Posted on November 03, 2018

In its latest World Economic Outlook, the International Monetary Fund (IMF) downgraded near-term global growth prospects to 3.7% from 3.9% for both 2018 and 2019. While the new projections still suggest a robust performance, specially when compared to the last decade, the outlook is less promising. Global growth seems to have peaked as downside risks continue to rise and materialize. Additionally, there is less potential for upside surprises and the expansion has become less synchronized across countries. Four key factors contributed to the recent mark down in projections for global activity.

First, recent economic data and key business surveys suggest that the global economy has already begun to lose momentum. The latest global Purchasing Managers Index (PMI) survey, released at the beginning of October, was the weakest in 24 months. While the index of 52.8 is still in expansion territory (above 50), it is below the 53.8 average in 2017. Activity has particularly disappointed in key advanced economies, such as the Euro area and the United Kingdom, where growth projections were downgraded respectively to 2.0% from 2.4% and to 1.4% from 1.6%. Softer growth in Europe seems to have been caused by both temporary and more lasting cyclical factors, including weather conditions, high levels of sick leaves, industrial strikes, and lower export and investment growth.  

Second, to mitigate an overheating of the US economy, the US Federal Reserve has started to tighten monetary policy. Four more 25bp rate hikes are expected until the end of 2019, which would harness US growth from a boom-like 2.9% in 2018 to around 2.5% in 2019, more in line with the estimated potential growth rate of c.2.0%. The Euro-area growth is expected to cool off more in 2019 as the ECB finally winds down quantitative easing by year-end and mulls a rate hike by end-2019. Importantly, interest rate hikes in key advanced economies are expected to add pressure to emerging markets (EM) with large external financing requirements. Portfolio capital outflows and the threat of disorderly FX depreciations are already forcing several EM central banks to pro-cyclically tighten their monetary policy settings, reining in growth. In fact, EM growth projections were revised to 4.7% for both this year and next, down from 4.9% for 2018 and 5.1% for 2019.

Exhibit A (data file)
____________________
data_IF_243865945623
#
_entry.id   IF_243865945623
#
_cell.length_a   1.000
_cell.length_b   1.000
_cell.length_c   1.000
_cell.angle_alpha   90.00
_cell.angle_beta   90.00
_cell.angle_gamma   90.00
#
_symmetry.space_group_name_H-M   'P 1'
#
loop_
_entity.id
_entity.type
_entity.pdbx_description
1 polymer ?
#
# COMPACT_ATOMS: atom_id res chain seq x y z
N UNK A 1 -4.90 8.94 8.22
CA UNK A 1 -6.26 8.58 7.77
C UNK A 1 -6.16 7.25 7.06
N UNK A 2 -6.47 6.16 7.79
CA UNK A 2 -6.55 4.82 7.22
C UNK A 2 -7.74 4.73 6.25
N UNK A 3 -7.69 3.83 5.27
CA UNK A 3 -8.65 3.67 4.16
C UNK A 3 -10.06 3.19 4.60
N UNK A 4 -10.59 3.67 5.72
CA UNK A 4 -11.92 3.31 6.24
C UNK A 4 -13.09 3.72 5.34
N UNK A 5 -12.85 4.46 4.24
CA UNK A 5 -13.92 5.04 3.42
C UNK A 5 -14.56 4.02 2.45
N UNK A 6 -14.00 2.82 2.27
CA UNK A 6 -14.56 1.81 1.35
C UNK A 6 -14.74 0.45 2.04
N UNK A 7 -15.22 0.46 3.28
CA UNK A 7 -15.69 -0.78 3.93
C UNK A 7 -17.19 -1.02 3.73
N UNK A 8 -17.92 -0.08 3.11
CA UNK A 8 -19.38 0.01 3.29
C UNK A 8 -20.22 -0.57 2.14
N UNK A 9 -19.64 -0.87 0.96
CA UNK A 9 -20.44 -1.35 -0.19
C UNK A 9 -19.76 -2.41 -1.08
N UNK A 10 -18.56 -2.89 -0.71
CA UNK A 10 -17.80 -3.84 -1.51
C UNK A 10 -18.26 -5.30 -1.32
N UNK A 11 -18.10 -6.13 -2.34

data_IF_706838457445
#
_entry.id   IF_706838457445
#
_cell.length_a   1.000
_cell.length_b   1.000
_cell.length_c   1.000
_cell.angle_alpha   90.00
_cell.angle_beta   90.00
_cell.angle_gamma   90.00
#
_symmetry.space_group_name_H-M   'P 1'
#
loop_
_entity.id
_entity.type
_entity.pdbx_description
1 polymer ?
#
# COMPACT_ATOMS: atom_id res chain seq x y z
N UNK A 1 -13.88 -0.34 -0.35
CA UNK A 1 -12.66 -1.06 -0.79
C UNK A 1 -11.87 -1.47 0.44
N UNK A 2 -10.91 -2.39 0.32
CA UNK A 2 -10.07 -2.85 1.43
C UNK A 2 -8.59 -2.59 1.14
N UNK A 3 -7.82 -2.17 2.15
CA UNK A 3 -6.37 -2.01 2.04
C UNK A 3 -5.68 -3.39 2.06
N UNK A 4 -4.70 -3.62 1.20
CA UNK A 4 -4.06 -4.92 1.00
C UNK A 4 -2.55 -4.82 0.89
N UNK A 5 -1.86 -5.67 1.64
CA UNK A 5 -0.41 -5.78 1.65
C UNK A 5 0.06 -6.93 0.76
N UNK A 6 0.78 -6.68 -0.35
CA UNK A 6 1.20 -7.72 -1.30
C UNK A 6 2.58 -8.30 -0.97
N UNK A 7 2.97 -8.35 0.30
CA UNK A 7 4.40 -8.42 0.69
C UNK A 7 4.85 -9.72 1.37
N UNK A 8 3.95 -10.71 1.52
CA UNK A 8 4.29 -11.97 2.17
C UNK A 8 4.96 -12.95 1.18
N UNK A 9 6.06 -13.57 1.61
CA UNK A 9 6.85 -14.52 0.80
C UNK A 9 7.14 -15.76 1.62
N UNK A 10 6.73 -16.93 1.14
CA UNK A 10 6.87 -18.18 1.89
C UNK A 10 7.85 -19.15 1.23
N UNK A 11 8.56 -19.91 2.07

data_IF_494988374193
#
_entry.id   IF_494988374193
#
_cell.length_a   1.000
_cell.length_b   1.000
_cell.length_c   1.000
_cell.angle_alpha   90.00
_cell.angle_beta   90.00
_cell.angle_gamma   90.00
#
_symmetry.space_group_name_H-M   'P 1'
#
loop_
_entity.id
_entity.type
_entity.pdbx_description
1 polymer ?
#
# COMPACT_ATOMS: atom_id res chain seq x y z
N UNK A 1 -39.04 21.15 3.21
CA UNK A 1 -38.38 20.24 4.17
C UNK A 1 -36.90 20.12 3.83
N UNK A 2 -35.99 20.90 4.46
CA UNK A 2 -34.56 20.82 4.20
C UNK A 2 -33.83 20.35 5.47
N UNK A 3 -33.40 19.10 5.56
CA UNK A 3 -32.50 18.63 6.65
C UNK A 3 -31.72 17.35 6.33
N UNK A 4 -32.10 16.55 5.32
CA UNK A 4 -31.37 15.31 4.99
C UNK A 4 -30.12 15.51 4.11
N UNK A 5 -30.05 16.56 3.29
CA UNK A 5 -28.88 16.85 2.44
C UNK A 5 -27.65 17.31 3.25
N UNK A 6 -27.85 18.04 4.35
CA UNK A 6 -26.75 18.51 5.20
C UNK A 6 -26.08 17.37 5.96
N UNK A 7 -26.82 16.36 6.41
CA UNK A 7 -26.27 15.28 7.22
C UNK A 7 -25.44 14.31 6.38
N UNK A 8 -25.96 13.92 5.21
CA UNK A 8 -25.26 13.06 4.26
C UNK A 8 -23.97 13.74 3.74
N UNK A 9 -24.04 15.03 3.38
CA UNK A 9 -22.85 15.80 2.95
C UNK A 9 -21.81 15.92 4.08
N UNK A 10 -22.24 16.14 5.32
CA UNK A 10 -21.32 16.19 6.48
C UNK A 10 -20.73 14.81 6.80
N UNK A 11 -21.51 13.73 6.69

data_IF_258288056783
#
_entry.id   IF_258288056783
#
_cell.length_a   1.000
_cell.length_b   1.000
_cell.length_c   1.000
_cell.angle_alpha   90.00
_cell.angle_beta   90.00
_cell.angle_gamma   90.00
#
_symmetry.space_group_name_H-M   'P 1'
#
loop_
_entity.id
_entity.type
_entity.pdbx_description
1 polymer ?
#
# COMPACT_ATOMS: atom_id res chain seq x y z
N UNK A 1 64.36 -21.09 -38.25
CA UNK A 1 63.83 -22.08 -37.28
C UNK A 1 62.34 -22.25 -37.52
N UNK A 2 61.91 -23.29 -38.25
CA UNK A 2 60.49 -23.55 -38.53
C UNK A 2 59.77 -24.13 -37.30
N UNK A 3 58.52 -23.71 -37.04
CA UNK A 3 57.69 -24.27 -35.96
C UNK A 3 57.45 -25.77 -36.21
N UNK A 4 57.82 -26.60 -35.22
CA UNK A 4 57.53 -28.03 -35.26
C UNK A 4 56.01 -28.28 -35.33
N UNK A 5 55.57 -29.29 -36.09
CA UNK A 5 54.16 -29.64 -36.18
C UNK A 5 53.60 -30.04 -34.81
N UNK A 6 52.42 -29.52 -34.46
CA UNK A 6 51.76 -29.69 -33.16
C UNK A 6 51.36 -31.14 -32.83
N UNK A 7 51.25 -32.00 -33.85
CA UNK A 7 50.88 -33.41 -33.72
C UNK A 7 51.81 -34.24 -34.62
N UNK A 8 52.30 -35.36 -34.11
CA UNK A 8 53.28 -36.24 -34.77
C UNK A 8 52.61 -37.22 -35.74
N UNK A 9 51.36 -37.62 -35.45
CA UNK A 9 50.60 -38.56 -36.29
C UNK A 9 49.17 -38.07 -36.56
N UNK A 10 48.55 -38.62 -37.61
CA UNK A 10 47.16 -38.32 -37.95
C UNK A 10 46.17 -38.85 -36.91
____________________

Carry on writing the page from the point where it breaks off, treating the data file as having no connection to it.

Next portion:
Third, higher oil prices are contributing to reduce discretionary spending, weakening consumption and dragging on growth, especially in countries that are net oil importers. As several countries lifted fuel subsidies during the last period of low oil prices in 2015-16, consumers are even more exposed to higher oil prices this time around. Brent crude prices averaged USD55/b in 2017 and USD73/b so far this year. Fourth, policy uncertainty and trade tensions are high and rising. The Global Economic Policy Uncertainty Index, which measures uncertainty based on newspaper coverage frequency in 20 major economies, is up 76.7% year-to-date and close to an all time high.

The mounting trade dispute between the US and China, the world’s two largest economies, is denting consumer and business confidence. The US has already imposed tariffs on USD 250 Bn of Chinese imports with the Chinese retaliating with tariffs on USD 110 Bn of US exports. With the US threatening to impose tariffs on a further USD 260 Bn of Chinese imports by early next year and talks between the two countries currently stalled, a further escalation is expected. This should create additional pressure on Chinese authorities as they struggle to deliver on their policy targets of fast growth and financial deleveraging. While the IMF maintained its 6.6% projection for growth in China over 2018, the forecast for next year was revised down to 6.2% from 6.4%.

Risks are tilted to the downside. China is the largest contributor to global growth and a ‘harder’ landing in China would likely have knock-on effects in a number of other economies, particularly net commodity exporters and highly competitive Asian exporters of manufacturing products. The potential for a ‘no-deal Brexit’ and a disorderly exit of the United Kingdom from the European Union next March could further affect growth prospects in advanced economies next year. On the upside, the US economy is running at full speed and potential surprises to the downside seem rather unlikely. Despite idiosyncratic problems in more vulnerable economies, overall EM growth is set to be healthy and unlikely to change further in the absence of severe shocks. In short, global growth is still robust, but the peak seems to be behind us and risks are mounting. 

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